As Julie Bishop explains it, they were simply a pair of comfortable working boots.
But to accept this description at face value, one would have to overlook Ms Bishop's years of perfecting diplomatic understatement as Australia's first female foreign minister.
The shoes Ms Bishop wore the day she resigned as minister - red satin with bejewelled heels - stood out against a sea of black footwear at the press conference in Parliament House.
The sparkly red heels became an instant symbol of female empowerment.
Earlier on that tumultuous August week, Malcolm Turnbull had been unceremoniously dumped as prime minister.
The chaotic leadership challenge was marred by allegations of bullying and harassment of Liberal women.
Ms Bishop, who put her hand up to replace Mr Turnbull, also came last in a three-way race in favour of two blokes.
On Wednesday, Ms Bishop gifted the iconic shoes she wore only once to the Museum of Australian Democracy at Old Parliament House.
Red is one of Ms Bishop's favourite colours; a symbol of power and passion, of courage and freedom, of love and independence.
She is also acutely aware of fashion as a political and social statement.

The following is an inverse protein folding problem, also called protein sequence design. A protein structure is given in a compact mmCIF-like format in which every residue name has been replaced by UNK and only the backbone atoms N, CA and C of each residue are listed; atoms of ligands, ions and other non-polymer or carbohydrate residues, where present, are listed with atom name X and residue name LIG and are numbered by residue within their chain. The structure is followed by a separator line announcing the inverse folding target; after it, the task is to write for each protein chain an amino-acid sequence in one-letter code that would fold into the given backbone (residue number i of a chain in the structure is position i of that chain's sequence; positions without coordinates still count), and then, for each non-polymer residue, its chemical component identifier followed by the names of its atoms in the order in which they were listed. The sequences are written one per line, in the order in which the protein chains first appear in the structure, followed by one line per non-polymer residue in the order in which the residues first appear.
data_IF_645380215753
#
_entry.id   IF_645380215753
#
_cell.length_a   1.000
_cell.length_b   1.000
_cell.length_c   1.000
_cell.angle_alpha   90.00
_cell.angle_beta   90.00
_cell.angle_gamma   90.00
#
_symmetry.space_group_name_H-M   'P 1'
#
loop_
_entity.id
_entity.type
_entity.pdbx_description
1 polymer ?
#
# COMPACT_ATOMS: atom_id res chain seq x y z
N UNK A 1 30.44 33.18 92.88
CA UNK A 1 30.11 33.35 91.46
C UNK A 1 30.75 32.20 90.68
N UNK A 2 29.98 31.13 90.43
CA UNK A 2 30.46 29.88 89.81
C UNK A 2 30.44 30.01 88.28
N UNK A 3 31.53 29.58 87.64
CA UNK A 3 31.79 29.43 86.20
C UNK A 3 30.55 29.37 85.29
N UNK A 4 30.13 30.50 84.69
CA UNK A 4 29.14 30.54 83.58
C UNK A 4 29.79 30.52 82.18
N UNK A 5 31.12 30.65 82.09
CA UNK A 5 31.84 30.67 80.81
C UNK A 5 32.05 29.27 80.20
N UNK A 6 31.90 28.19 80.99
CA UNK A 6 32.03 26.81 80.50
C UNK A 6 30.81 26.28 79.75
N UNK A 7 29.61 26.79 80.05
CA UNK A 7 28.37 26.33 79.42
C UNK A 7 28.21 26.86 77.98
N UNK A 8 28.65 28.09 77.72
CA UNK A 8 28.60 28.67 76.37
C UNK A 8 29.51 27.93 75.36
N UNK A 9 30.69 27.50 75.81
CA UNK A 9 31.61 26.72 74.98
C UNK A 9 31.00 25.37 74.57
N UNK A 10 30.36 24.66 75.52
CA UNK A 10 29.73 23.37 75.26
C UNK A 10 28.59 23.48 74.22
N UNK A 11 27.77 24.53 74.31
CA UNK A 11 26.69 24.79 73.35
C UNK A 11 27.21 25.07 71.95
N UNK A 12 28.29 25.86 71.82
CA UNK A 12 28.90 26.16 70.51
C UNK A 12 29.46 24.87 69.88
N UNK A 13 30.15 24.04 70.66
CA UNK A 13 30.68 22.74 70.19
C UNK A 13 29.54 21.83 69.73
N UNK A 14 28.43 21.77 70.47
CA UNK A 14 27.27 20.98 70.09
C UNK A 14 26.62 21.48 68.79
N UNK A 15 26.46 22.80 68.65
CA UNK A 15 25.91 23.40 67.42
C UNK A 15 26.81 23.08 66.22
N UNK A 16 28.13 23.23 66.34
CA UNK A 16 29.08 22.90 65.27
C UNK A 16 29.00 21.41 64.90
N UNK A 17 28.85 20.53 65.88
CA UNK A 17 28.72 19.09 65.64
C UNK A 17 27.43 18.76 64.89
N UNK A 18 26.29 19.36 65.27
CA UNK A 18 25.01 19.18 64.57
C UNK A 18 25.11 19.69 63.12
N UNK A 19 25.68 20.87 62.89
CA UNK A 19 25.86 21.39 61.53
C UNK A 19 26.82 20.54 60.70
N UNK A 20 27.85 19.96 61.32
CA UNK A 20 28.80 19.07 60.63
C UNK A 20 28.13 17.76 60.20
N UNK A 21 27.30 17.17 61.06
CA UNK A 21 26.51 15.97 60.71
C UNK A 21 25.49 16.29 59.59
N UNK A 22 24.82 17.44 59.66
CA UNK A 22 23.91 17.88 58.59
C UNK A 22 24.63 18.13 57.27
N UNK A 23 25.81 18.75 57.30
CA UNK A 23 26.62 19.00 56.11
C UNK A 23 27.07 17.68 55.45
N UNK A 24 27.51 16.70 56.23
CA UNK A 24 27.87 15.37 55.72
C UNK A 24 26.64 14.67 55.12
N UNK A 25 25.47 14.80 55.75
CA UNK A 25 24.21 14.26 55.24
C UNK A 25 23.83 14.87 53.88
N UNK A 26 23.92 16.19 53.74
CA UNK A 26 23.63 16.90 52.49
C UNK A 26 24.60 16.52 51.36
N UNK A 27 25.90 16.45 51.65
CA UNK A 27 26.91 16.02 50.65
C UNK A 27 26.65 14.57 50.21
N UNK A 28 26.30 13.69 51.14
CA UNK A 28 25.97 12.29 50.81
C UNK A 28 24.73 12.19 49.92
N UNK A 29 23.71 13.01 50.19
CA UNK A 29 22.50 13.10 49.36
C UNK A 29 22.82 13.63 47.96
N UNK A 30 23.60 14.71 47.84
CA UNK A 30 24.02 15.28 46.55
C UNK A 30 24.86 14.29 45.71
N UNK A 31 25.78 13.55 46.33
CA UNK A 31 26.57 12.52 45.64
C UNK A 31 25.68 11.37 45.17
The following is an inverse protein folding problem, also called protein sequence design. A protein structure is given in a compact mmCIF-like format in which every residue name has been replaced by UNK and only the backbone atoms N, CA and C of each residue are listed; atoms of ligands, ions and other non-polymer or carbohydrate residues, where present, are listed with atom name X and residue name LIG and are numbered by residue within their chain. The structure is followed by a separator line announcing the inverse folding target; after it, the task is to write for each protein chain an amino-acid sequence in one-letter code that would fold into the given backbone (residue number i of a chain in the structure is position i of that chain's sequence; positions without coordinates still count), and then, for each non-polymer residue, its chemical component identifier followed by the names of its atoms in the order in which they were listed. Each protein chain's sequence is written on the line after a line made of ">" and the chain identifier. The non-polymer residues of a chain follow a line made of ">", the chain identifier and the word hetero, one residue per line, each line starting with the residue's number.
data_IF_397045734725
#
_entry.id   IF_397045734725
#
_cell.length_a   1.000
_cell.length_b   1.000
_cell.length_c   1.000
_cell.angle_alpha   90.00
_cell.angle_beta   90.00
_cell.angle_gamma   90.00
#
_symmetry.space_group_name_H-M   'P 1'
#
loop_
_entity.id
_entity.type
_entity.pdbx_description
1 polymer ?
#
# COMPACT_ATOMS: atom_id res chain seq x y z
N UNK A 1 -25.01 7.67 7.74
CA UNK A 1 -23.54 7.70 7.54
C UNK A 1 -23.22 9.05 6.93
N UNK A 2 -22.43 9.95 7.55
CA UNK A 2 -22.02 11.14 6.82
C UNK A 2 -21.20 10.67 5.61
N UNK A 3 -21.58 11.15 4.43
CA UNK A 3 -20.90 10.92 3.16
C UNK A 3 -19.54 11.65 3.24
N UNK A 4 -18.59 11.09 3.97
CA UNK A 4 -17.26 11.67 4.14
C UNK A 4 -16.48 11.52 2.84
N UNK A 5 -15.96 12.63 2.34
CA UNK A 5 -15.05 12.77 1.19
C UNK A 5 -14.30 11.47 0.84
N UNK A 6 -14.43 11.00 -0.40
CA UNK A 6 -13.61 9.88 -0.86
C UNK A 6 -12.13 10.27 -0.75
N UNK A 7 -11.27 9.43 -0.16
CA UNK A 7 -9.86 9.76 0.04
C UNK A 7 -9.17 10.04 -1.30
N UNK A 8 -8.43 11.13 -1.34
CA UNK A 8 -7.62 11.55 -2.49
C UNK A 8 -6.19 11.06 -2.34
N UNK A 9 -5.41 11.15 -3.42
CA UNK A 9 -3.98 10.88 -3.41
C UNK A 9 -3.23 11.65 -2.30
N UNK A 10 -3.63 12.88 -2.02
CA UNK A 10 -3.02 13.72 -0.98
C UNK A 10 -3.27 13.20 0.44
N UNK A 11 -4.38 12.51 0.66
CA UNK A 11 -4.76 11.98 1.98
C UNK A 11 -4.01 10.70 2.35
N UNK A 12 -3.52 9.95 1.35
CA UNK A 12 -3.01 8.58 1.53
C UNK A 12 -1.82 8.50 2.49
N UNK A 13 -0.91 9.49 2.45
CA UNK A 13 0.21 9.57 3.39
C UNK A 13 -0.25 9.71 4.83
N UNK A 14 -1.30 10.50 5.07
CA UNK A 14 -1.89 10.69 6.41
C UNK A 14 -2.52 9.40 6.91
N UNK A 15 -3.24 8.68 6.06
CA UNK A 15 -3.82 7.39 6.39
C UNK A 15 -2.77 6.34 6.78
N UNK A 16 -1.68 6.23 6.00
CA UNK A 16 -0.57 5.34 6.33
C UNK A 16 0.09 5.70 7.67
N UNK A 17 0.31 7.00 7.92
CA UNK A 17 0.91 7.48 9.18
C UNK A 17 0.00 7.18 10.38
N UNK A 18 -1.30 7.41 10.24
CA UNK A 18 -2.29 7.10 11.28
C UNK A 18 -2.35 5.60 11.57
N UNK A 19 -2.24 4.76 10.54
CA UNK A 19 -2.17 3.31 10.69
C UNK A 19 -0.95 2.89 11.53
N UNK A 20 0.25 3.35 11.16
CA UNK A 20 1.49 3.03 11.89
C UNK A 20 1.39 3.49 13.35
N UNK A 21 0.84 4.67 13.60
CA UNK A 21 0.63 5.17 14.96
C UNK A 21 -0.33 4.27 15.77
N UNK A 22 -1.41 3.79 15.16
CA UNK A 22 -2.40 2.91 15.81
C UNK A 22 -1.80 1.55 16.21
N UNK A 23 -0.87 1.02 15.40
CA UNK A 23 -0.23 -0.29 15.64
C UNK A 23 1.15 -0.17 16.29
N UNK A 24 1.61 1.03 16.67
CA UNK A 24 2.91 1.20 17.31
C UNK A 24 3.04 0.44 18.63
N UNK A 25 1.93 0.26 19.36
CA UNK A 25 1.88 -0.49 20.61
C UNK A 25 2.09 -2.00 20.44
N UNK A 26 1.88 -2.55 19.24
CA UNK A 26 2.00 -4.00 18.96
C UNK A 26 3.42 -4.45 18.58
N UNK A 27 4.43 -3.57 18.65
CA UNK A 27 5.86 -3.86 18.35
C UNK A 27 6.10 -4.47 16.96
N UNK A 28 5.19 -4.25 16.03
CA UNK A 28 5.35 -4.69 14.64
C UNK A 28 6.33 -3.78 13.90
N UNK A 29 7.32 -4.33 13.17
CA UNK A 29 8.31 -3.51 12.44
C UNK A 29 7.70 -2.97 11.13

From Nancy Reagan's "Republican red" gowns, to Hillary Clinton's white pant suit as a nod to the suffragettes, to women wearing black to the Golden Globes as part of the #MeToo movement.
"Throughout history people have been defined by what they wear," Ms Bishop said on Wednesday.
And so, there is no doubt Ms Bishop's choice of footwear was more calculated than she is willing to let on.
"I decided to go for what I would consider a sensible pair of heels, or a comfortable working boot."
Ms Bishop admits she did wonder whether there was any positive purpose to her gift.
"As Australia's first foreign minister I always wanted to ensure that I made it easier, not harder, for other women to follow," she said.
"If by gifting these red shoes I inspire just one young woman to aspire to enter public life, to aspire to be a foreign minister or indeed a prime minister, this gift will have been worth making."
Australian Associated Press